You might call us invasive reporters in England, transplants from America looking for a few good stories in the UK. While we’re minding our p’s and q’s, London is dealing with an entirely different breed of North American invaders, and they’re quickly filling up the city’s largest river. We’re talking invasive planets, fish, insects, birds,…
Ancient water below Canadian gold mines may offer new clues about evolution—and new life forms here on Earth.
National Geographic is headed on the road to find some stories about our planet and it’s future. This time: the UK.
Can food be free, fresh and easily accessible? That’s the bold question Seattle is hoping to answer.
That’s the question we’re asking that month at National Geographic. Tomorrow, top biologists and ethicists will convene to discuss the details.
Question 1: Could synthetic meat help solve hunger challenges of the future? Question 2: Would you eat it?
A new study tells you how happy your state is. But is it something a computer can really measure?
We never hear about food innovation, except when a company produces something truly remarkable.
Altering the planet to protect us from the impacts of climate change has long been the Plan B. As it moves more into the foreground, it comes with some frightening future risks.
Yesterday marked the one-year mark until the winter Olympics in Sochi, Russia, the country’s major opportunity to show its modern self to the world. Only one problem: snow, or not enough of it. Exactly 365 days before the games begin, the temperature in Sochi yesterday barely topped freezing. Earlier this week, it was reportedly as…
Traffic in the U.S. costs $121 billion in lost productivity every year. Some people have ideas to get rid of it forever.
Drones have already transformed warfare. Here’s what they’ll tackle next.
With a a relatively mediocre idea, one Chinese innovator shows that his country might be eager to make money by addressing out of control pollution.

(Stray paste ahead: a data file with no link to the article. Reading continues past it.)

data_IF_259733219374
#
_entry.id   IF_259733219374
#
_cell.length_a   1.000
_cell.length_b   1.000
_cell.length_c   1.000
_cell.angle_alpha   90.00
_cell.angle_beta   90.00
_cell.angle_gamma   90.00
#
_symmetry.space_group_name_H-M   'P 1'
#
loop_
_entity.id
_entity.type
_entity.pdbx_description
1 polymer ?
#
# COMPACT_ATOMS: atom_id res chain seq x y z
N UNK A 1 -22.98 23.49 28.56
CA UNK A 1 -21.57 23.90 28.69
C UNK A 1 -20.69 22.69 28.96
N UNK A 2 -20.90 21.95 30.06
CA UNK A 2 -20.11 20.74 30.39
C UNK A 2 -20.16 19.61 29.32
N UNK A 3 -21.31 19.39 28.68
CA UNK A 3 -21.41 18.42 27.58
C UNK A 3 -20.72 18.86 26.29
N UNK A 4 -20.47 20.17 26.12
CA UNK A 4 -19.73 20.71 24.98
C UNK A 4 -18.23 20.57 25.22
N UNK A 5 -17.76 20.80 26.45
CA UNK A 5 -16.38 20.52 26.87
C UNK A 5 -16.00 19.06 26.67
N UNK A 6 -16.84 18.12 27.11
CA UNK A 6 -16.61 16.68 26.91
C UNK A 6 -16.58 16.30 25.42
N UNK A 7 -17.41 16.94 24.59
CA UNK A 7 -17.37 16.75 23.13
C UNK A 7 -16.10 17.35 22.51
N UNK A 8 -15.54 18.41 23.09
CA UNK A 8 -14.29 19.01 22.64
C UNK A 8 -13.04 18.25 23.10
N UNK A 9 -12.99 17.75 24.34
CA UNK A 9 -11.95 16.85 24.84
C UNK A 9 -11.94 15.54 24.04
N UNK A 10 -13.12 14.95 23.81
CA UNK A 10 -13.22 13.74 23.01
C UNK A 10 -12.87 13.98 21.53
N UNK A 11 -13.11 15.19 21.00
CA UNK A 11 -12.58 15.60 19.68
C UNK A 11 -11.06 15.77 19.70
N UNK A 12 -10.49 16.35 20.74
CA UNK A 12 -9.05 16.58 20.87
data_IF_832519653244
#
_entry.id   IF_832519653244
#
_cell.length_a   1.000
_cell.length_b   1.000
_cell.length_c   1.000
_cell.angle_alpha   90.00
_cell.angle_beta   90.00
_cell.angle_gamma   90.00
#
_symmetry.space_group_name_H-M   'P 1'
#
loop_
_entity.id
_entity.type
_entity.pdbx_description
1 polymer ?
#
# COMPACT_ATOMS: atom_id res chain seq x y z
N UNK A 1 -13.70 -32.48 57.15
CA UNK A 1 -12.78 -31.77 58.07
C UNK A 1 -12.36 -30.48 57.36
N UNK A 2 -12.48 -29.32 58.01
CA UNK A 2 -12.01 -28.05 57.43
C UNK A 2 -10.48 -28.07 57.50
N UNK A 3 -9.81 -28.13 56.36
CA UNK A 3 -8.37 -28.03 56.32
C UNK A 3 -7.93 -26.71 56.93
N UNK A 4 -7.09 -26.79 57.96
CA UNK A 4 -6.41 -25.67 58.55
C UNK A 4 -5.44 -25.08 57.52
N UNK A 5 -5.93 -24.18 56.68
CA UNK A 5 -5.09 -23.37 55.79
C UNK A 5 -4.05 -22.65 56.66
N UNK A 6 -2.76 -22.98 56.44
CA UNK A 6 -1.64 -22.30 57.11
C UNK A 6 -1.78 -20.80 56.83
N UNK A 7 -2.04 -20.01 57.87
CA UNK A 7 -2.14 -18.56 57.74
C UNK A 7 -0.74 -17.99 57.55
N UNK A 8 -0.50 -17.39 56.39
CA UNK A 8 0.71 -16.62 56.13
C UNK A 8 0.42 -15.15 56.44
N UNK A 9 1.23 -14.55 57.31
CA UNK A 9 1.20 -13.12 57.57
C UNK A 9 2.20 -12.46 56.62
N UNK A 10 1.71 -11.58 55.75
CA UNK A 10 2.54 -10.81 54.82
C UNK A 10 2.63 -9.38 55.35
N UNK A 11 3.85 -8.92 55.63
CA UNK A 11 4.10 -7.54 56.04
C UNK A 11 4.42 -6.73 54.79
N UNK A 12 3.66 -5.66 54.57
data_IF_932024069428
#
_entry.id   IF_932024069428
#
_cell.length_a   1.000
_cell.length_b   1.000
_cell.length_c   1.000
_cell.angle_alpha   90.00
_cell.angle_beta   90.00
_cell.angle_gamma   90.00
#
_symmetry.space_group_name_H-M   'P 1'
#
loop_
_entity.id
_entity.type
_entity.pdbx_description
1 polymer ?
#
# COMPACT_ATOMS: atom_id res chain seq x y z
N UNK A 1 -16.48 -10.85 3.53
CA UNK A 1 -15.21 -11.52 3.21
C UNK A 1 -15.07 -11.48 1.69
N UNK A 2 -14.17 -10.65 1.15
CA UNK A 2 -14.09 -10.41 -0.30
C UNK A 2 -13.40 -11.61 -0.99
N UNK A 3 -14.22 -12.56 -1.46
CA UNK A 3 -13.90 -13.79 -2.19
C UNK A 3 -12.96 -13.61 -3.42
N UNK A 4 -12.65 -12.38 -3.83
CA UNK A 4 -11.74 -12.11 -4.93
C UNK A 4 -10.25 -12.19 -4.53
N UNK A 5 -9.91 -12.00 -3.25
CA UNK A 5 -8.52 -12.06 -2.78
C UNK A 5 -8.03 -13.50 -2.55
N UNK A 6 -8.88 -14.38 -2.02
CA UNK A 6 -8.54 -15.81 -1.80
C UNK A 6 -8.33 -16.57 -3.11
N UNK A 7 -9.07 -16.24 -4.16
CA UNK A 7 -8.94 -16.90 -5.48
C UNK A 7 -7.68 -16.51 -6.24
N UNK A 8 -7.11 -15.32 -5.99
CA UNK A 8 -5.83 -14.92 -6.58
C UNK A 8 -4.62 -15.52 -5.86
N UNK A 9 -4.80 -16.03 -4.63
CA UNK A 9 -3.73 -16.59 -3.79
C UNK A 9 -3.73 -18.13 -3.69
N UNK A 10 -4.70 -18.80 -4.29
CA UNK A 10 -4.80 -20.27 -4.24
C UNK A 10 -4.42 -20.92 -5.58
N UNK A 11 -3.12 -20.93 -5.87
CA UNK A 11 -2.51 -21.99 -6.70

What did the wildest fantasy of the future look like in 1901? Step back in time with a forecast from President William McKinley’s second inaugural.
A prominent social scientist says our best innovating days are behind us. Not a chance.
Sweden has always been ahead of its neighbors when it comes to reducing its environmental impact. Now, in a way, the country is hitting a wall.
Food innovation happens with everything we eat. Why don’t we ever hear about it?
An insider look at Change Reaction’s latest tour of California, hunting for new ideas in technology, innovation and sustainability.
Innovation permeates academics at Stanford University. We visit a few labs to see the inventions—big and small—that may change tomorrow.
Architect Nils Hammerbeck built a boat in a tree. And 40 feet up, he found a new way to connect with nature.
What comes out of your tailpipe? We visited a test center to find out how car companies are working to minimize your vehicle’s emissions.
Wind power might be clean and renewable energy, but is it efficient? Step inside one company creating a high-tech wind kite.
Manure is a hefty waste product of dairy and livestock farming. One farmer shows us it can be a valuable tool to produce energy.
Imagine a ranch that will show you where all of your food comes from—and teach you how to slaughter a chicken. Head on over to California’s coastal Highway 1.
Imagine stepping into a house 25 times smaller than your current abode. We decided to check out just how small a 100-square-foot house actually is.